fracture in the Scheme community. The fracture has been there a long
time, and can be seen even in the controversies over R5RS.
indeed. It's the fracture between academics wanting a small Scheme
geared at education and research and ex-students who grew on Scheme
and now want it to be a real tool for real world projects, rather than
embracing the old horse Common Lisp.
The problem with this characterization is that many academics want a
more relevant Scheme for both education and research. More relevant
inevitably means larger, because there are many features which R5RS
lacks which are important for education and research.
At the level of a CS 101 course, a language as small or smaller than
R5RS may be useful. But at that level, it's easy and common enough to
teach a subset of a language. Aside from basic intro courses, who's
using anything close to R5RS Scheme in education or research these days?
If there is anyone, how do they handle basic issues like defining new
Besides, the strongest argument against the idea that the fractures in
the community are mainly about size vs. pragmatism are Scheme
implementations themselves. Which widely-used Scheme implementations
are "small"? Which ones ignore pragmatic concerns in the interests of
What the R6RS exposed was the conflict between those who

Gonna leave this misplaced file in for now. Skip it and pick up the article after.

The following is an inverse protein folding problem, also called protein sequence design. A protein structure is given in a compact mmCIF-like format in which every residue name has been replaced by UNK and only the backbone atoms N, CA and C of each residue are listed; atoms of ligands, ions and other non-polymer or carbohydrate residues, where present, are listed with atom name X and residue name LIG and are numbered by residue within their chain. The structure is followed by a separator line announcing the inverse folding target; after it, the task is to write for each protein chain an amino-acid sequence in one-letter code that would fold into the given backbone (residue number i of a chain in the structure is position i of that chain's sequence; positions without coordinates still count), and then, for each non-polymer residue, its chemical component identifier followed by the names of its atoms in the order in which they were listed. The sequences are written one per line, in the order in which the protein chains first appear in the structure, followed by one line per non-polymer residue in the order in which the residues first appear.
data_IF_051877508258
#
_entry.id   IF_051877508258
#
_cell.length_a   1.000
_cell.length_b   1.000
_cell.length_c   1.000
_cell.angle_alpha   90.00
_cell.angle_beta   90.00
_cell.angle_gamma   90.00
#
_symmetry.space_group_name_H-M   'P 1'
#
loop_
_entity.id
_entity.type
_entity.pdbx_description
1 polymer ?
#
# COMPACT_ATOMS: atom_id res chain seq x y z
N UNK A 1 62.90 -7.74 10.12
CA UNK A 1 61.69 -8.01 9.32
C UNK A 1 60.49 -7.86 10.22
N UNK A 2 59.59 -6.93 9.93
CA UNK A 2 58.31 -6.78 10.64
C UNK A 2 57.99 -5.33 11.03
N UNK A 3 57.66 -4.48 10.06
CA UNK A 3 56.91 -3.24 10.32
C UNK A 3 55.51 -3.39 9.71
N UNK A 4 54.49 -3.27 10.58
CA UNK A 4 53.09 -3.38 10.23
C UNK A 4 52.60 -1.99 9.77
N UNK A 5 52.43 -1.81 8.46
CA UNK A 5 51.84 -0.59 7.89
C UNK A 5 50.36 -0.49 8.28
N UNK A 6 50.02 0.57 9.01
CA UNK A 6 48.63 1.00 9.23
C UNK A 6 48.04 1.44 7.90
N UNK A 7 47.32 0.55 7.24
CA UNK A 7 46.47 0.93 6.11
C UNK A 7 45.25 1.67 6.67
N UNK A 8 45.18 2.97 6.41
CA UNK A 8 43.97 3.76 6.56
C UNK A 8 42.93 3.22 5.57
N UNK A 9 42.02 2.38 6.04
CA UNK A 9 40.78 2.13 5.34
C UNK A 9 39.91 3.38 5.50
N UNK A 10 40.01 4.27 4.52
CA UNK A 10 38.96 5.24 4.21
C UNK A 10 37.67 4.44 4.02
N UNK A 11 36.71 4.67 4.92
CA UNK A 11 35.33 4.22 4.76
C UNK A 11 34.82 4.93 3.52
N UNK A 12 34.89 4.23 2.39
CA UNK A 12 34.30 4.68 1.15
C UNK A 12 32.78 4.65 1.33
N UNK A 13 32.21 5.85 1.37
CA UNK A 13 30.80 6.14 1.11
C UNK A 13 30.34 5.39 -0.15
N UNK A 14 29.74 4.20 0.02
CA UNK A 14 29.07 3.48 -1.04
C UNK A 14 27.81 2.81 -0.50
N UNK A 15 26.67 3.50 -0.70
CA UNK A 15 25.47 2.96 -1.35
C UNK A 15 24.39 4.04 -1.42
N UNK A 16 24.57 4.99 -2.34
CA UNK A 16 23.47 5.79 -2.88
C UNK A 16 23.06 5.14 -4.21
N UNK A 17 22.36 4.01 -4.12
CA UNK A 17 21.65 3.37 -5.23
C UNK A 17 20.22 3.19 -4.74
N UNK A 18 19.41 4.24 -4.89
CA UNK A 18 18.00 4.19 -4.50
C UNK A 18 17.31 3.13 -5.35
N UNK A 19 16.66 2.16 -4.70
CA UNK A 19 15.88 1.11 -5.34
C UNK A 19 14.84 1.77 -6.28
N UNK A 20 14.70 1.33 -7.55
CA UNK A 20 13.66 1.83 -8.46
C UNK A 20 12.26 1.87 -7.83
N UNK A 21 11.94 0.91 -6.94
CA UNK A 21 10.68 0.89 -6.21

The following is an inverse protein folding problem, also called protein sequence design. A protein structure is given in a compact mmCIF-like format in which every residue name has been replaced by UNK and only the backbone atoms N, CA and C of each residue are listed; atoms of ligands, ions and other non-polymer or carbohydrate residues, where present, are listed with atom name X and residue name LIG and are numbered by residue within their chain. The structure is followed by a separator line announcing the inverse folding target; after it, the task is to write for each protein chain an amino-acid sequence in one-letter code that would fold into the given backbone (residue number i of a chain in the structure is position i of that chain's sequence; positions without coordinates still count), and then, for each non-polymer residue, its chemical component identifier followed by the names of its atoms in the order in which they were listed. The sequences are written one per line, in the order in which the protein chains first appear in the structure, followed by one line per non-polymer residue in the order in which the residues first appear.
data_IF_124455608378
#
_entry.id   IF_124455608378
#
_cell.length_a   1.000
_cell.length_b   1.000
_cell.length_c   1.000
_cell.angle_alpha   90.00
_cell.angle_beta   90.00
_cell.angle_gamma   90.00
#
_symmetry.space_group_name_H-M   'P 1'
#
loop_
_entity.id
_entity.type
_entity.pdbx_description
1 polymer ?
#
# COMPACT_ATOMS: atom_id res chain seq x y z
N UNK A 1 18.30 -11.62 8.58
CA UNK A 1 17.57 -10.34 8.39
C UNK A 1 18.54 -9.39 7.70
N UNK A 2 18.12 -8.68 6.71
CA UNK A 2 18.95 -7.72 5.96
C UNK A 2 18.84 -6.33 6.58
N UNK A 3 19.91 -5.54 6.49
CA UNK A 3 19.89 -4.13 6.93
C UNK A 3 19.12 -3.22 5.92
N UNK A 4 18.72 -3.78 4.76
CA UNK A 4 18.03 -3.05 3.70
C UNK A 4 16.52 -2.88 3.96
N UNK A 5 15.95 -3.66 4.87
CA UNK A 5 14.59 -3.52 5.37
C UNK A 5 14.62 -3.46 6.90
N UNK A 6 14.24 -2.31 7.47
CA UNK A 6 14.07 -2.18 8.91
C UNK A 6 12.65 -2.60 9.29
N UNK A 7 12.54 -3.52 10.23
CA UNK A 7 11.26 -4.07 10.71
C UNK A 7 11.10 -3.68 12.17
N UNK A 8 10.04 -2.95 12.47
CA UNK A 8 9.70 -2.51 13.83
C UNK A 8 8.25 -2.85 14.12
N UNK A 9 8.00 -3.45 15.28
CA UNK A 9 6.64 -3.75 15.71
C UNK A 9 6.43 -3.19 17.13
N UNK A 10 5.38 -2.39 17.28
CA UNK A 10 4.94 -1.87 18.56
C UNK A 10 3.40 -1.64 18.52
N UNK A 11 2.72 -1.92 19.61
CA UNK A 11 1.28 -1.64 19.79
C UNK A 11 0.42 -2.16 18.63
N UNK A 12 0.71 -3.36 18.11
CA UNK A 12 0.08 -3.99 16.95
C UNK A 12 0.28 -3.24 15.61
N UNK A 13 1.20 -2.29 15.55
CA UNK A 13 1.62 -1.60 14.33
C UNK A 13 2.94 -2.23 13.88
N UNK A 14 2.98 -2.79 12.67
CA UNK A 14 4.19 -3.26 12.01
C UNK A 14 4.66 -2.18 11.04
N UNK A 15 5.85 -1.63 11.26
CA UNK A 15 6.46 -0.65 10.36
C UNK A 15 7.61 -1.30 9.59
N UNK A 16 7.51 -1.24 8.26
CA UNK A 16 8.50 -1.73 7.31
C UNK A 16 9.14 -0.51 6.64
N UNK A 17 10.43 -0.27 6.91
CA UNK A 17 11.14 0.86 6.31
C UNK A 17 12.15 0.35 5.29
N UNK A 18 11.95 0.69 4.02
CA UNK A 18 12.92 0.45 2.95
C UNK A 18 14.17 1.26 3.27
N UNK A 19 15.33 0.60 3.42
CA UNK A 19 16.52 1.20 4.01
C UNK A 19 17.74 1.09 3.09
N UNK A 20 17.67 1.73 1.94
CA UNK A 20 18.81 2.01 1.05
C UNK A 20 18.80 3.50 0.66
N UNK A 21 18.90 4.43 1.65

think the technical quality of a language's design and
specification actually matters, and those who think the
primary purpose of a language standard is to convince
funding agencies and prospective users that the language
community has its act together.
Thanks to the low threshold for ratification of R6RS, the
cynical faction won the day. In the past, however, Scheme
has been noted for its claims to technical quality. It
remains to be seen whether Scheme's brand image can survive
its most recent marketing success.
> What the R6RS exposed was the conflict between those who
> think the technical quality of a language's design and
> specification actually matters, and those who think the
> primary purpose of a language standard is to convince
> funding agencies and prospective users that the language
> community has its act together.
Just looking in today. This thread (particularly the good
news that most implementors are rejecting R6RS out-of-hand
as a Bad Idea) gives me hope that the newsgroup may continue
to be relevant to my interests in Scheme.
R6RS made me angry. It had bad semantics, failed to abstract
anything to the point where alternatives could be implemented
or even discussed, and such extensions as there were, were
ham-handed, mostly blind copying from other languages or current
ephemera, and did not take advantage of Scheme's existing
structure. Instead of clarifying and abstracting the language
away from its libraries, the language has been muddied with
concepts arising from mere current ephemera creeping into the
language core in order to accomodate so-called libraries that
cannot be separated from the language core at all.
Going with "language and libraries" was a good idea, and the
module system adopted for R6RS doesn't suck as hard as some
of the alternatives. But the division between language and
libraries was not carried out at a level that allows any
alternatives to the specified libraries to be linked in. If,